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The abbey was established in upstate New York in 1950, and is part of the Catholic Order of Cistercians of the Strict Observance (O.C.S.O.), better known as “Trappists.” Many reports have indicated there’s 180 of them worldwide, but I count 175 at the list on the order’s official website.

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The abbey already sells preserves, and has done so for a long time, since around 1954. They also sell “liturgical vestments, and run a farm” to fund the abbey. Apparently the Scourmont Abbey, which makes Chimay, is helping the monks of St. Joseph’s in some capacity, whether through education, logistical support or just consultation I’m not sure. I also know that Dann Paquette from Pretty Things had been helping out, at least in the early stages, as he’d befriended a couple of the monks there as they gathered information and were considering the project of opening a brewery. Records indicate the building for brewing will be 50,000 square feet and their goal to brew 10,000 bbl per year. The first beer will be a Pater, a type of beer made by several Belgian breweries. Here’s how the back label describes the beer:

“Inspired by traditional refectory ales brewed by monks for the monks’ table, Spencer is a full-bodied, golden-hued Trappist ale with fruity accents, a dry finish and light hop bitterness.”

The brewery website is still empty, with just a Go Daddy holding page, and there’s no word on when the beer might be available. With the now Belgian-owned Anheuser-Busch InBev, Sierra Nevada working with Ovila, Moortgat buying Boulevard Brewing, and now this, there’s going to be a lot more Belgian-inspired, and Belgian-made, beer in the U.S. in coming years. But it’s hard not to be excited about this development.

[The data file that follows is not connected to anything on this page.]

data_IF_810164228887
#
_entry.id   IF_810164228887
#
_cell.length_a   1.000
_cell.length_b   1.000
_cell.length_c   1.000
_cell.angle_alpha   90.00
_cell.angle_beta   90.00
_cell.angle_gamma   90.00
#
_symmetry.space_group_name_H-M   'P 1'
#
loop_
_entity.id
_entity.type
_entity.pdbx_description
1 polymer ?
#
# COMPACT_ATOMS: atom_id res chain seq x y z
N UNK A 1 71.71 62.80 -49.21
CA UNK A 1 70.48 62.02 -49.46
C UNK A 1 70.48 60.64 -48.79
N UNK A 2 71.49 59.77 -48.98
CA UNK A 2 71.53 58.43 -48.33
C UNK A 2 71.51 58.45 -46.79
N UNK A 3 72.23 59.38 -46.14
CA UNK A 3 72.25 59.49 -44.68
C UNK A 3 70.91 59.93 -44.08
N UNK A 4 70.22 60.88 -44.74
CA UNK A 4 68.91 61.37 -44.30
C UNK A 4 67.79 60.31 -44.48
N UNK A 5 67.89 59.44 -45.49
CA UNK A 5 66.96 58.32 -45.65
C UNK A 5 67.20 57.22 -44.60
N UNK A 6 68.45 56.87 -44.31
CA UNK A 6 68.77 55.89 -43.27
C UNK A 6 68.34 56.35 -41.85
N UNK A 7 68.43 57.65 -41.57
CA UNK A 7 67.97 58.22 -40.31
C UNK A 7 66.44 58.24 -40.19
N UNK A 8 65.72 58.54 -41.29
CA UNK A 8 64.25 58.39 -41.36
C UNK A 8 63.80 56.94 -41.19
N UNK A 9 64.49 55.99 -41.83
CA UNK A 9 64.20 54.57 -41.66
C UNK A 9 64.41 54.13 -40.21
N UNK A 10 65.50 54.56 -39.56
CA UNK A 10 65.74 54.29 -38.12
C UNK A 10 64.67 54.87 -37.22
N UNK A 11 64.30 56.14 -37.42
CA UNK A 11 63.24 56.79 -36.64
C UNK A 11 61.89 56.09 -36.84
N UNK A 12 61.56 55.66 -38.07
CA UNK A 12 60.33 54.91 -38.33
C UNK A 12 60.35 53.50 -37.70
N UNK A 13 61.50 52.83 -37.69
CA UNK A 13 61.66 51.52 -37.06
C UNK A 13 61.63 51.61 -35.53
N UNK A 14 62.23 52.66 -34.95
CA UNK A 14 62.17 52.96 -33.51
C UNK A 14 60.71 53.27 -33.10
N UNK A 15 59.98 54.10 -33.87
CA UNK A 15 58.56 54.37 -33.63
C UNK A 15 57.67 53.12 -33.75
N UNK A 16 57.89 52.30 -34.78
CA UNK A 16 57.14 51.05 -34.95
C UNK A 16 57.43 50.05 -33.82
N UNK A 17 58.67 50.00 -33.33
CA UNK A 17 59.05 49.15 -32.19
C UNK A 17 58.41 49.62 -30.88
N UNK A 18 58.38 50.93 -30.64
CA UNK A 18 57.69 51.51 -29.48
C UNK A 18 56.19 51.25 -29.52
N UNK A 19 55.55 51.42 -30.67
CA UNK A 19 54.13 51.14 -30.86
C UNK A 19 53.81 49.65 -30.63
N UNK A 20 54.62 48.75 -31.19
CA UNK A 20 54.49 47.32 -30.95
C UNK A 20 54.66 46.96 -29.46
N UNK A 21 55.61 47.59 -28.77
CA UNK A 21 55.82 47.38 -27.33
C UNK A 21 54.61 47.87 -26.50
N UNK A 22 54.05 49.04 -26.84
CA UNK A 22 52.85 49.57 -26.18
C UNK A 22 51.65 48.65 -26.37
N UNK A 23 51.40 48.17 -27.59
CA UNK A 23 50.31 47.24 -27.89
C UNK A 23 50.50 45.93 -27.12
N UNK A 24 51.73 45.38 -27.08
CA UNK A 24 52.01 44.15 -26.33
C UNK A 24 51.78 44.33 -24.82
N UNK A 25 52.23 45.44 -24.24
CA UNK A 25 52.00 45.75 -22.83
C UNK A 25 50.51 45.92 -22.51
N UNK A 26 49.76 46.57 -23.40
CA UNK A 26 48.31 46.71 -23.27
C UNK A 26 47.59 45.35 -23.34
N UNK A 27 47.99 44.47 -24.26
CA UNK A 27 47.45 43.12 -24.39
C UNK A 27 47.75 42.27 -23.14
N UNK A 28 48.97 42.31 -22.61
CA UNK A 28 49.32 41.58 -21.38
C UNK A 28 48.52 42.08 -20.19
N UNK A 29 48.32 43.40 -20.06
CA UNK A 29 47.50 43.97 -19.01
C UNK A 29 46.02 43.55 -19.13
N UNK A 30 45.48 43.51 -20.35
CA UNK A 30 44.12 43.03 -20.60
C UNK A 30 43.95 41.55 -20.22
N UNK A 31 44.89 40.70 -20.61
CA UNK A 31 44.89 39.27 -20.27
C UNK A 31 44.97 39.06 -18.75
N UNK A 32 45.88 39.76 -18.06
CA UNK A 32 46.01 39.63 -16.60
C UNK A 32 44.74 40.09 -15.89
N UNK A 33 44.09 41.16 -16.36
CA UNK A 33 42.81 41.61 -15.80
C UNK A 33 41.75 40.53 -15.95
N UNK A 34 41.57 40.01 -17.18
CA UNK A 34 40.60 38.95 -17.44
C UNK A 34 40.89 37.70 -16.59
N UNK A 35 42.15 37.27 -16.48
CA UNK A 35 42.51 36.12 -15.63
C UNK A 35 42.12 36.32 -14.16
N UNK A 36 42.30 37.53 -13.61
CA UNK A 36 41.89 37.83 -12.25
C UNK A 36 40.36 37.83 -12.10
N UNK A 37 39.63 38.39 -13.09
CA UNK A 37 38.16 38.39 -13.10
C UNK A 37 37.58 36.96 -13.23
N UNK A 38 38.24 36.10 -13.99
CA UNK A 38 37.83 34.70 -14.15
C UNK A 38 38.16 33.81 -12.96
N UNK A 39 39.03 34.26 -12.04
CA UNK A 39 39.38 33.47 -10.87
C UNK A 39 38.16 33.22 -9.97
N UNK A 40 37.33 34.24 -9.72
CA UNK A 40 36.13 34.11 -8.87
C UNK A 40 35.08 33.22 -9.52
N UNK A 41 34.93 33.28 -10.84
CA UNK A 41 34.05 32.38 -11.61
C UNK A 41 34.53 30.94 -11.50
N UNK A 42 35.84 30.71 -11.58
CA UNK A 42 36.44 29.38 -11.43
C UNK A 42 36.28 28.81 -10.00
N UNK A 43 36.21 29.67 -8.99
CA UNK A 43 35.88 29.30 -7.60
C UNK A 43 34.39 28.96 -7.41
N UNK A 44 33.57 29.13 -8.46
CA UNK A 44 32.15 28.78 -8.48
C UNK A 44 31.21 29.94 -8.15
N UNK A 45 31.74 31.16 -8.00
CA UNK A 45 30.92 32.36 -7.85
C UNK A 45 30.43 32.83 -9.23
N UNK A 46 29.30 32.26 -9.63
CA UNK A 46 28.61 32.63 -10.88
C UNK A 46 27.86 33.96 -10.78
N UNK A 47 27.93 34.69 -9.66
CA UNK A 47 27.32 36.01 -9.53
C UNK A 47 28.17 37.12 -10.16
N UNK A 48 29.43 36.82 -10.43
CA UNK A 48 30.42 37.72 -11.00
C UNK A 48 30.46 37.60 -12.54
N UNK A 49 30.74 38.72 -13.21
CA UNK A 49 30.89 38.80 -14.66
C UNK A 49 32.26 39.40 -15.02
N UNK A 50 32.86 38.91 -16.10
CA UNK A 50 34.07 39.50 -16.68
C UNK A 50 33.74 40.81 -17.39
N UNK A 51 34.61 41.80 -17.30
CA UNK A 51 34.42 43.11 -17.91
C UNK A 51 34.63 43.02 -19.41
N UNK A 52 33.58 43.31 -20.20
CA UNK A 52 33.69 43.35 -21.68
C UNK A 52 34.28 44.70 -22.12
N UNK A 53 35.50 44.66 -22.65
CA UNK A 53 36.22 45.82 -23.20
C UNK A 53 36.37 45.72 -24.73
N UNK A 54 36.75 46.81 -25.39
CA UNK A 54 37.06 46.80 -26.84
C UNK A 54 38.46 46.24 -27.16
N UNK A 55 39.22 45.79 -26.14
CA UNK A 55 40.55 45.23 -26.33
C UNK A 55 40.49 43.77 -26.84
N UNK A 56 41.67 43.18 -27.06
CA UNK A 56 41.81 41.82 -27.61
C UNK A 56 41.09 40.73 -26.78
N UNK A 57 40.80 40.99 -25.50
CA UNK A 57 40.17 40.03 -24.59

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And the hexagonal Trappist logo is on the back label.

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The 8th Trappist Brewery?

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Currently there are seven Trappist monastery breweries authorized to use the “Authentic Trappist Product” label by the International Trappist Association. Six are in Belgium, one is in the Netherlands. It looks like an 8th monastery is applying for authorization to brew beer under the official designation. The monastery of Engelszell Stift has filed an application and expects to be notified of the ITAs decision in 4-5 weeks.

According to Trappist-Beers.com, the Engelszell Stift monastery was “founded in 1293 and needs financial input to recover the old paintings, fresco’s and paintings” and has decided to start a small brewery to raise the necessary funds. It is located a little over 120 miles from Munich in Austria. According to Wikipedia, it’s the only one in Austria and is located in the northwest part of the country known as the Innviertel.

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From what I could figure out using Google Translate, they’ve already installed the brewery and have started brewing, making two beers, one light and one dark, from 7-10% a.b.v. Much of the package production will be aimed at the U.S. market, so we should be able to find it once it’s ready.